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The Molecular Structure of Glass Magnified and Recreated with 5000 Pieces of Glass

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Perhaps you learned in physics class that glass is a material composed primarily of silicon and oxygen or, if you want to get nerdy, SiO2. But what does that really mean? And, more importantly, what would it look like? Using 5000 pieces of thin glass suspended in mid-air, a Japanese designer has recreated the non-crystalline (amorphous) molecular structure of glass in a model one billion times its actual size.

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Origami-Inspired Mural of a Haniwa Doll by Street Artist DAAS

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It’s rare to find commissioned street art in Japan, perhaps because of strict law enforcement towards anything construed as graffiti, but also because of a general avoidance of public displays of expression. But there are exceptions, and it’s certainly nice to see an exception so colorful. In Takatsuki City, Osaka a mural recently popped up depicting a vibrant Haniwa doll, a horse and a traditional home.

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This Piece of Wall Art Doubles as a Light-Emitting Lantern

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Photos by Yasuko Furukawa

Is it a lantern? Is it a photo of a lantern? Is it wall art? Well, it’s all of the above. And it’s the latest design from the mind-bending design duo YOY, who enjoy incorporating clever illusions into their work. This year at Milan Design Week Naoki Ono and Yuki Yamamoto, the pair behind YOY, are debuting “Depth,” a playful light that plays with our sense of depth.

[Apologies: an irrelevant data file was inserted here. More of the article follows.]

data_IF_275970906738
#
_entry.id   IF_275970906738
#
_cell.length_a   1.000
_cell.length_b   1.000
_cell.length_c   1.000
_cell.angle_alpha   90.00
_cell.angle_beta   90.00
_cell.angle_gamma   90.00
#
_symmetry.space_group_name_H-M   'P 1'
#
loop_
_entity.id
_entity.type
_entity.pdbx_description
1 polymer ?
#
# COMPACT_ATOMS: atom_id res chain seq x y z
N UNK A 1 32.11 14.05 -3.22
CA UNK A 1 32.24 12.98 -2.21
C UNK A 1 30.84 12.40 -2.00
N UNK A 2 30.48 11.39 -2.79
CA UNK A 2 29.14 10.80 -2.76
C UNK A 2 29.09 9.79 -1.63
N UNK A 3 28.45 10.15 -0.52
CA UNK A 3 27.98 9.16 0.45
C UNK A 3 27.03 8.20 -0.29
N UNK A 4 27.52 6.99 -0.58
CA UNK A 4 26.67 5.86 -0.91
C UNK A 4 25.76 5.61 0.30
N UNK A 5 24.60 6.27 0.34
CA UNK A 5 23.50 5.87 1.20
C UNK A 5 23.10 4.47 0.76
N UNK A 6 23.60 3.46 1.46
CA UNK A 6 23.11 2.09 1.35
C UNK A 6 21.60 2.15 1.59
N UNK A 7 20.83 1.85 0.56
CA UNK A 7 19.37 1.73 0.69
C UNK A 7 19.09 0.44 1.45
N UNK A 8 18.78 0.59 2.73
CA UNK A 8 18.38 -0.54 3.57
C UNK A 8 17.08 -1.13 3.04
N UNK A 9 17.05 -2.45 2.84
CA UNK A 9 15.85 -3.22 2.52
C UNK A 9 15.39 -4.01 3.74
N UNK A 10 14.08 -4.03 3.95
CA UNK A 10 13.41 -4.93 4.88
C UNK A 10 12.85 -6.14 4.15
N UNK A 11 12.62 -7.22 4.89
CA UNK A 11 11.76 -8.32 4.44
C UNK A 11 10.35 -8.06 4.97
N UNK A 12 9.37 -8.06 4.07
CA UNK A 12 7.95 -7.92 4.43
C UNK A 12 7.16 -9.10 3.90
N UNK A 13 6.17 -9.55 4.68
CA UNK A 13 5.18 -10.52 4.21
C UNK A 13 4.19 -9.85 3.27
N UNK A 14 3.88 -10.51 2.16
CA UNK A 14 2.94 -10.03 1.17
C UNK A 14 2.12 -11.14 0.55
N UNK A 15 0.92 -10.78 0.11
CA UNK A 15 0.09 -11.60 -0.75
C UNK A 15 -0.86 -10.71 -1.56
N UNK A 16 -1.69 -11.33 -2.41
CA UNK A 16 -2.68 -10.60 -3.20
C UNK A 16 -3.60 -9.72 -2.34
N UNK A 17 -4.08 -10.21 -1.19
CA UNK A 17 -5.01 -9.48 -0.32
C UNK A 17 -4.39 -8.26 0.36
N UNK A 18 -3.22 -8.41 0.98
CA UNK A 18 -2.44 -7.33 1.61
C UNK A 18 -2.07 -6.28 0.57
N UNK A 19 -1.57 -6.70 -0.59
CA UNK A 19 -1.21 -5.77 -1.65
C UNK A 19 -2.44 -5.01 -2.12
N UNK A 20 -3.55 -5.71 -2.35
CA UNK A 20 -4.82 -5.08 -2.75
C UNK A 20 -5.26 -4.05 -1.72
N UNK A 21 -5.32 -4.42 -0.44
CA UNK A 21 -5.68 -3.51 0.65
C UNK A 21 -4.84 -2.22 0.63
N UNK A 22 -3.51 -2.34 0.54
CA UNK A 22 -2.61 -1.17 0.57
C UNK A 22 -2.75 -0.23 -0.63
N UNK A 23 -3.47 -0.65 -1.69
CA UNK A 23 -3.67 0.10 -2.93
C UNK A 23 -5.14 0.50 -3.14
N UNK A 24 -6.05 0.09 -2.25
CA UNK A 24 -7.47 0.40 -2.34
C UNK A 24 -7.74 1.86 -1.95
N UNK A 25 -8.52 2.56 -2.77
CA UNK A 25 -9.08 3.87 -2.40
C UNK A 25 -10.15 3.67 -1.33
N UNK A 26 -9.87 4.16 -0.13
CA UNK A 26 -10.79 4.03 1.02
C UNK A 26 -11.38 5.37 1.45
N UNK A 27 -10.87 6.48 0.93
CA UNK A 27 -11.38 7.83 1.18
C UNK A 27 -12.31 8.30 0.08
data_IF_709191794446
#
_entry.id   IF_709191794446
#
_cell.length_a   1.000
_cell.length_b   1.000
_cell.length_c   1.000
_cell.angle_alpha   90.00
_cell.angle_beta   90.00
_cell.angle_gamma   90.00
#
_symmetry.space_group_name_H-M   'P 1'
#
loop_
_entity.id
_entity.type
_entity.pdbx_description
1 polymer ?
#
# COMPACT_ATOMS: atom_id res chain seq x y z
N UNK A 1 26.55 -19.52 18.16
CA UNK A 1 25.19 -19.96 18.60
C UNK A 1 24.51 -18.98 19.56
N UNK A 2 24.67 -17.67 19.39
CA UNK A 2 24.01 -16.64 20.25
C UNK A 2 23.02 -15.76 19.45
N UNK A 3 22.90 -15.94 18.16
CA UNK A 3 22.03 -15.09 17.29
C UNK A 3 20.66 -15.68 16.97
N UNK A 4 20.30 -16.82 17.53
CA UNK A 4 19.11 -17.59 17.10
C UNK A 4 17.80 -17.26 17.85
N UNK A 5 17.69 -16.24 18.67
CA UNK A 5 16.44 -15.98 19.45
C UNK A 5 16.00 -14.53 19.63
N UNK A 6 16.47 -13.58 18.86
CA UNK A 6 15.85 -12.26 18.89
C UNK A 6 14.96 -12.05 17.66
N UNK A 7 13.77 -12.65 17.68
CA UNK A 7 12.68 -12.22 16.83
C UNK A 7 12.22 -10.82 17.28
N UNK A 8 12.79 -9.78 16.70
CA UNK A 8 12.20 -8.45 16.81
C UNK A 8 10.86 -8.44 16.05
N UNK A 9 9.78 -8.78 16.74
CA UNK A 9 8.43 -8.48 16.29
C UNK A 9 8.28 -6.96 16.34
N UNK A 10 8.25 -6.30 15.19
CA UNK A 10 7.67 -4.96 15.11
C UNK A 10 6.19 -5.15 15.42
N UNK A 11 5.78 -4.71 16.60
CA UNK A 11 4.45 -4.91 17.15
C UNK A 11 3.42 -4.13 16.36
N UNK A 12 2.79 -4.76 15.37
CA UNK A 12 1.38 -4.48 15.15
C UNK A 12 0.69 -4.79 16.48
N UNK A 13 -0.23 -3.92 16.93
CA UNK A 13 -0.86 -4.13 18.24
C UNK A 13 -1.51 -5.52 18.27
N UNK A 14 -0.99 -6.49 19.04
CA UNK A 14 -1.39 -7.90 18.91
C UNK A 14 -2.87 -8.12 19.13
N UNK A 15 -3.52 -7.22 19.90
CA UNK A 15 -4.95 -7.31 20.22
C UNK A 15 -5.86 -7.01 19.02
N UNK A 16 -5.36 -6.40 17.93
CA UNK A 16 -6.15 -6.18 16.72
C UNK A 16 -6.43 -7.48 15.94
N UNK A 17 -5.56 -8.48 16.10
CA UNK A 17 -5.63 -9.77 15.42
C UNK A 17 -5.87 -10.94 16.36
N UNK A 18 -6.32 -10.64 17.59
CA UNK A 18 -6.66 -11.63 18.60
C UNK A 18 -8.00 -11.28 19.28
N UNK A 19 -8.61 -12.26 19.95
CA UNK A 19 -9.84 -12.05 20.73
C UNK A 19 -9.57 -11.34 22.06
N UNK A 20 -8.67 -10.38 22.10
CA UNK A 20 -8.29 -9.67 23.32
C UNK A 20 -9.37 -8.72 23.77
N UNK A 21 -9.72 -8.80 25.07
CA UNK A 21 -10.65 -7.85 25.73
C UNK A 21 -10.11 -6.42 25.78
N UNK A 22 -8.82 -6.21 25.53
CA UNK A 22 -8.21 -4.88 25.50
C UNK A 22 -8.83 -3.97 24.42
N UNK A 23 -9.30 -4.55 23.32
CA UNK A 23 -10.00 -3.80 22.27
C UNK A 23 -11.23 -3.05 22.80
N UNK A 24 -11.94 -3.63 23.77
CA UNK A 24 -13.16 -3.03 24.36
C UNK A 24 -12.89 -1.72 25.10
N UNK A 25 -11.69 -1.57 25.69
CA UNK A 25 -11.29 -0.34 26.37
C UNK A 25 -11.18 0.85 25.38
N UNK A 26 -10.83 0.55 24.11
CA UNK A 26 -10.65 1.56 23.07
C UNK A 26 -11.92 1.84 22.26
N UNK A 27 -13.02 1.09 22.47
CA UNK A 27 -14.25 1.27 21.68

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Cones of Light Create Abstract Trees in Sou Fujimoto’s Interactive Forest

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After teaming up with Nendo 2 years ago, COS, the high-end cousin of fast fashion brand H&M, is has collaborated with Japanese architect Sou Fujimoto to stage an immersive installation made up primarily of light. Taking cues from the brand’s minimal, monotone collection, Fujimoto created a multisensory experience of light, sound and fog that interacts with visitor’s movements.

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A Piaggio Ape Covered in Green and Converted Into a Flower Shop

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all photos courtesy makoto azuma

The Ape is an adorable 3-wheeled vehicle produced by Italian carmaker Piaggio. It was originally designed by the inventor of the Vespa and was intended to aid the struggling class of post-war Italy. Well now instead of transporting goods it’s selling flowers at the Ginza flagship store of Italian luxury brand Fendi.

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Music Monday: Degurutieni